- The Washington Times - Thursday, February 15, 2007

Metro’s general manager announced yesterday that the agency will begin a safety-retraining program for bus drivers, after two pedestrians were fatally struck Wednesday evening.

“We need to be proactive,” said General Manager John B. Catoe Jr. “Today we began face-to-face, one-on-one and group sessions with our bus operators to re-emphasize the requirement to wait for and yield to pedestrians in crosswalks.”

Mr. Catoe also offered condolences to the families of the two female pedestrians, who were killed at Pennsylvania Avenue and Seventh Street Northwest on Wednesday at about 6:30 p.m.

He pointed out that California has a state-mandated, annual safety refresher course for municipal bus drivers and said Metro would consider a similar program. He said the program likely would require Metrobus drivers to take at least a one- to two-day course. Metro now has no annual retraining program.

Mr. Catoe, who previously served as deputy chief executive officer of the Los Angeles County Metropolitan Transportation Authority, took over as Metro’s general manager last month and has pledged to make safety a priority.

Victor Kolako,53, the driver of the Route 54 bus that struck the two Northern Virginia women, has been charged with two counts of negligent homicide and placed on leave, Metro officials said.

Mr. Kolako has been a Metrobus driver for more than six years and is the first to face such charges, agency spokes-man Steven Taubenkibel said.

Mr. Kolako made a left turn onto Pennsylvania Avenue from Seventh Street and struck the two pedestrians, who were in the Pennsylvania Avenue crosswalk and had the right of way, according to the Metropolitan Police Department.

One of the victims, Sally McGee, of Alexandria, was pronounced dead at the scene. The other, Martha S. Schoenborn, 59, who police said was Miss McGee’s neighbor, was taken to George Washington University Medical Center, where she was pronounced dead.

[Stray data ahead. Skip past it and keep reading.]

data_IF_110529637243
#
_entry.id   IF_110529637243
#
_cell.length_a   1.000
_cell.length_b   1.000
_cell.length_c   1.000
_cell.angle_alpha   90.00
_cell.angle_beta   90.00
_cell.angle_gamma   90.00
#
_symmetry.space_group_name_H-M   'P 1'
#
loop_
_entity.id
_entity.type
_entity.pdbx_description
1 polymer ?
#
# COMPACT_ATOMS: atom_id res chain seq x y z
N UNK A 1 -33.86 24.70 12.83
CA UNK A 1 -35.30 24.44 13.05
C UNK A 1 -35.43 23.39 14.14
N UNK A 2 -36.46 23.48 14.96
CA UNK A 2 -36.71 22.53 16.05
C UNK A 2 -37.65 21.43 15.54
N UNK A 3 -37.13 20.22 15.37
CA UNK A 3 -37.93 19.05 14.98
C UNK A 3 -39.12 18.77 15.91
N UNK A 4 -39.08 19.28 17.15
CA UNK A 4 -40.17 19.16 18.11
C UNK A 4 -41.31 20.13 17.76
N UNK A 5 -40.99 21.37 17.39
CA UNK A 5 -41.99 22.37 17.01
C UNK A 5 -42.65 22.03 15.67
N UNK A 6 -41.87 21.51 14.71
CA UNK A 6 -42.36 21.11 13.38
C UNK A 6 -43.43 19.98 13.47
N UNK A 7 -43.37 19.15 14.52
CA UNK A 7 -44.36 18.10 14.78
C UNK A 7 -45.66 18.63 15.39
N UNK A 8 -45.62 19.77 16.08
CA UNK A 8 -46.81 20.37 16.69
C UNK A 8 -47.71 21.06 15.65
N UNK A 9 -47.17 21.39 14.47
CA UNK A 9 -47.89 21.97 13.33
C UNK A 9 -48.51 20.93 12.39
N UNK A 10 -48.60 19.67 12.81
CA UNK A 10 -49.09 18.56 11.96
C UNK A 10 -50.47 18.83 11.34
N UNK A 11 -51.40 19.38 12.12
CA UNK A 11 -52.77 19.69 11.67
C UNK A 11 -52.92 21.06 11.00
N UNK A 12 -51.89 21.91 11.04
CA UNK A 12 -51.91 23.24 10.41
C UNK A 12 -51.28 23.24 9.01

The deaths bring the number of pedestrians killed in Metrobus collisions in the past month to three and the number of pedestrian fatalities in the District in less than two weeks to six. The last Metrobus incident involving a pedestrian fatality was on Jan. 16. There have been 12 Metrobus-related pedestrian fatalities in the past seven years, Mr. Taubenkibel said.

The city has taken steps to boost pedestrian safety with an initiative called the “Pedestrian Master Plan.”

Still, one community activist is dissatisfied with the efforts to make city streets safer.

“We called for a pedestrian master plan three years ago, so this plan is three years too late,” said Terry Lynch, executive director of the Downtown Cluster of Congregations.

Erik Linden, a spokesman for the District Department of Transportation, said 12 percent of the city’s residents walk to work, so “the pedestrian master plan raises pedestrian safety to a top priority.”

He also said the agency will take a “very close look at the intersection where the Metrobus accident occurred.”

Mr. Linden also acknowledged that there have been several accidents at that intersection. Agency studies have indicated that the intersection is among the most dangerous in the District.

To reduce bus accidents, Metro recently began testing ultrasonic technology on its buses that would alert drivers to nearby obstacles. The devices have been installed on 50 buses in Northern Virginia.

Metro also began installing strobe lights on buses last month to help pedestrians spot buses sooner. It is first transit agency in the country to put such lights on city buses, Metro officials said. The bus involved in the accident did not have a strobe light, Mr. Catoe said.

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